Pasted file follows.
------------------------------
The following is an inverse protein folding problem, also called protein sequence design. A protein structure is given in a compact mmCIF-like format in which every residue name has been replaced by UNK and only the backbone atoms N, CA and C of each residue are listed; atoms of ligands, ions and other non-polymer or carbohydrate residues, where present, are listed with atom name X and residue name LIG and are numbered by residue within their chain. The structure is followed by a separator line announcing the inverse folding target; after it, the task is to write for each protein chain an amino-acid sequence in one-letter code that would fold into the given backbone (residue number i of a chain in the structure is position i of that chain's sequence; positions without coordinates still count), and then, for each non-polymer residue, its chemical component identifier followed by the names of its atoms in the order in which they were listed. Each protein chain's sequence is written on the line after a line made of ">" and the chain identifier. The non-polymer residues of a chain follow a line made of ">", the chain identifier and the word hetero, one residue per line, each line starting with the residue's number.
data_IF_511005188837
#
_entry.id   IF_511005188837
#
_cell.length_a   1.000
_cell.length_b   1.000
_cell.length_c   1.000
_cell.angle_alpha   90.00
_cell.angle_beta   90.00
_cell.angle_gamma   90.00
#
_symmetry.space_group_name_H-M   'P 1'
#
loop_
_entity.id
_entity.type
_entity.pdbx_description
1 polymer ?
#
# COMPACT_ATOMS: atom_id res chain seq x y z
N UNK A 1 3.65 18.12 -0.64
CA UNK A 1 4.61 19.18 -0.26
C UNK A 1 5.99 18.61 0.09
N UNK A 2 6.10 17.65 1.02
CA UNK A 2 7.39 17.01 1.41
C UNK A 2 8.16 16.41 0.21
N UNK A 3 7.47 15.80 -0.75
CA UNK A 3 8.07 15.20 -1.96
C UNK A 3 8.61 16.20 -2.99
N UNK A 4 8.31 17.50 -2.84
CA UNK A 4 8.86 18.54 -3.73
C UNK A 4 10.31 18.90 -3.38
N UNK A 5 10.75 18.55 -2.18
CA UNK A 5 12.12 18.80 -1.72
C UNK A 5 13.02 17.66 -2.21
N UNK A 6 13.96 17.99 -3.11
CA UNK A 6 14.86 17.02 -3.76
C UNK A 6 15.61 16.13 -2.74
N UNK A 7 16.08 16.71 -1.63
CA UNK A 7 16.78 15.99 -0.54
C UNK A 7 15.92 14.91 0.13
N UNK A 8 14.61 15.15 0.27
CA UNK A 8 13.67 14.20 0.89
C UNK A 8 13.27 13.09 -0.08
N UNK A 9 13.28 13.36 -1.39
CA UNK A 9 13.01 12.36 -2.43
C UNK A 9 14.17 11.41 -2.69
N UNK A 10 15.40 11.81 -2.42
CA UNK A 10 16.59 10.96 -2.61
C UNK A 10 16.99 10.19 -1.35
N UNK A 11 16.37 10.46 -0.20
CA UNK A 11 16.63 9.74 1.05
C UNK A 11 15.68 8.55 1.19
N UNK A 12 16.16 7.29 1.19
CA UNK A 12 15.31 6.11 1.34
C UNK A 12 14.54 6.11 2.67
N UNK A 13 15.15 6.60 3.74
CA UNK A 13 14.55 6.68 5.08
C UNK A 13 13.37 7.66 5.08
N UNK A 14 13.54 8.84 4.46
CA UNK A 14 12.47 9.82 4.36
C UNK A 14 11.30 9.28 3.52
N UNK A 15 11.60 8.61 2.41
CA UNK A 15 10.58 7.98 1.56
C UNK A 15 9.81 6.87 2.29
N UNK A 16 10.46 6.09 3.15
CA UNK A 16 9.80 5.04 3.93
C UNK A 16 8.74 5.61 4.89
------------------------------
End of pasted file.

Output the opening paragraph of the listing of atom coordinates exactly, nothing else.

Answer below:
The following is an inverse protein folding problem, also called protein sequence design. A protein structure is given in a compact mmCIF-like format in which every residue name has been replaced by UNK and only the backbone atoms N, CA and C of each residue are listed; atoms of ligands, ions and other non-polymer or carbohydrate residues, where present, are listed with atom name X and residue name LIG and are numbered by residue within their chain. The structure is followed by a separator line announcing the inverse folding target; after it, the task is to write for each protein chain an amino-acid sequence in one-letter code that would fold into the given backbone (residue number i of a chain in the structure is position i of that chain's sequence; positions without coordinates still count), and then, for each non-polymer residue, its chemical component identifier followed by the names of its atoms in the order in which they were listed. Each protein chain's sequence is written on the line after a line made of ">" and the chain identifier. The non-polymer residues of a chain follow a line made of ">", the chain identifier and the word hetero, one residue per line, each line starting with the residue's number.